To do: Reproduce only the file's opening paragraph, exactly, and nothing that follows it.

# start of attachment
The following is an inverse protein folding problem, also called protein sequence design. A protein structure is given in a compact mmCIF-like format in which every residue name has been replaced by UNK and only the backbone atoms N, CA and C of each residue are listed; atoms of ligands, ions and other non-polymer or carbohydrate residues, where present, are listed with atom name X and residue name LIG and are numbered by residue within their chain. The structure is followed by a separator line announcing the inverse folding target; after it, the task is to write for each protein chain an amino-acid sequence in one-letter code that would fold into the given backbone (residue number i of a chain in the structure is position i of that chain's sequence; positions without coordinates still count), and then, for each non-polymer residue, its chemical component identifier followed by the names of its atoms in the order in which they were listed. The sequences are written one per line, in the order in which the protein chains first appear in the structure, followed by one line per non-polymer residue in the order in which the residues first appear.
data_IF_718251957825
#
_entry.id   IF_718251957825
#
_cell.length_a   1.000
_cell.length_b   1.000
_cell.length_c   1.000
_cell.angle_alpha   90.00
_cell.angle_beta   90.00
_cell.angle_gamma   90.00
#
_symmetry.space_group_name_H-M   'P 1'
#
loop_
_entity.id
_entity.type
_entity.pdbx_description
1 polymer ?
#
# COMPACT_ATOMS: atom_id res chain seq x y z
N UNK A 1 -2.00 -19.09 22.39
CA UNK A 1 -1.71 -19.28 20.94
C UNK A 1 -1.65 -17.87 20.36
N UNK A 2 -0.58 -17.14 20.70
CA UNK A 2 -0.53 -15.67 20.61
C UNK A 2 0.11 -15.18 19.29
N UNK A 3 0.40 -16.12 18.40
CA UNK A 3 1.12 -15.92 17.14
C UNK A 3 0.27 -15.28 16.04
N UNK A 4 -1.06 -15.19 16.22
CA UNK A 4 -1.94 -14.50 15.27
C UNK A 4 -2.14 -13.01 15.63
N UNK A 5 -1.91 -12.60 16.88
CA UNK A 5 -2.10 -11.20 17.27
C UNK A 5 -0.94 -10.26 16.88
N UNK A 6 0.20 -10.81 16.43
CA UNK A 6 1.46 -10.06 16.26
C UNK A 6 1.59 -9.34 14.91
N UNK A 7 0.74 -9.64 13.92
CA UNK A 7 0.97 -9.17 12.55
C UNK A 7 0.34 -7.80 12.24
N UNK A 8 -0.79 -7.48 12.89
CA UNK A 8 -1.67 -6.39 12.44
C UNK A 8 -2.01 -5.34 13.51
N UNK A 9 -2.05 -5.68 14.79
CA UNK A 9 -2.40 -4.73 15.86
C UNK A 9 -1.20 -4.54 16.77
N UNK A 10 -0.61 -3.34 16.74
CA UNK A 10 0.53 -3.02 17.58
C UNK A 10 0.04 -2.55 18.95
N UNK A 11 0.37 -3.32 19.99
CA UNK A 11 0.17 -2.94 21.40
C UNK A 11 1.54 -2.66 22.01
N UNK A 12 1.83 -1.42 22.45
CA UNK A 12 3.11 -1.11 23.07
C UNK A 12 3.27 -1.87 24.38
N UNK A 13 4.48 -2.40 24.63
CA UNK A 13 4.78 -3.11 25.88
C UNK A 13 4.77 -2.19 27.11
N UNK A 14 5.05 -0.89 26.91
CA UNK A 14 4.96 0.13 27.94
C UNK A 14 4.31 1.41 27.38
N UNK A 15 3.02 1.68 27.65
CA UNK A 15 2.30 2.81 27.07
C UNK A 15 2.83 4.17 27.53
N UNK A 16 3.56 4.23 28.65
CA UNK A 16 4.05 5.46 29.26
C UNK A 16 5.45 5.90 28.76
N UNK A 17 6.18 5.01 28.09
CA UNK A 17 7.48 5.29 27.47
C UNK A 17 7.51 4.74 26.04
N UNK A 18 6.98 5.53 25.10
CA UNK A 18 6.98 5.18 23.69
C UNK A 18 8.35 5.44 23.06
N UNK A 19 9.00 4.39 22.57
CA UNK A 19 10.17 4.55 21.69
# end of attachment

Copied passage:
The following is an inverse protein folding problem, also called protein sequence design. A protein structure is given in a compact mmCIF-like format in which every residue name has been replaced by UNK and only the backbone atoms N, CA and C of each residue are listed; atoms of ligands, ions and other non-polymer or carbohydrate residues, where present, are listed with atom name X and residue name LIG and are numbered by residue within their chain. The structure is followed by a separator line announcing the inverse folding target; after it, the task is to write for each protein chain an amino-acid sequence in one-letter code that would fold into the given backbone (residue number i of a chain in the structure is position i of that chain's sequence; positions without coordinates still count), and then, for each non-polymer residue, its chemical component identifier followed by the names of its atoms in the order in which they were listed. The sequences are written one per line, in the order in which the protein chains first appear in the structure, followed by one line per non-polymer residue in the order in which the residues first appear.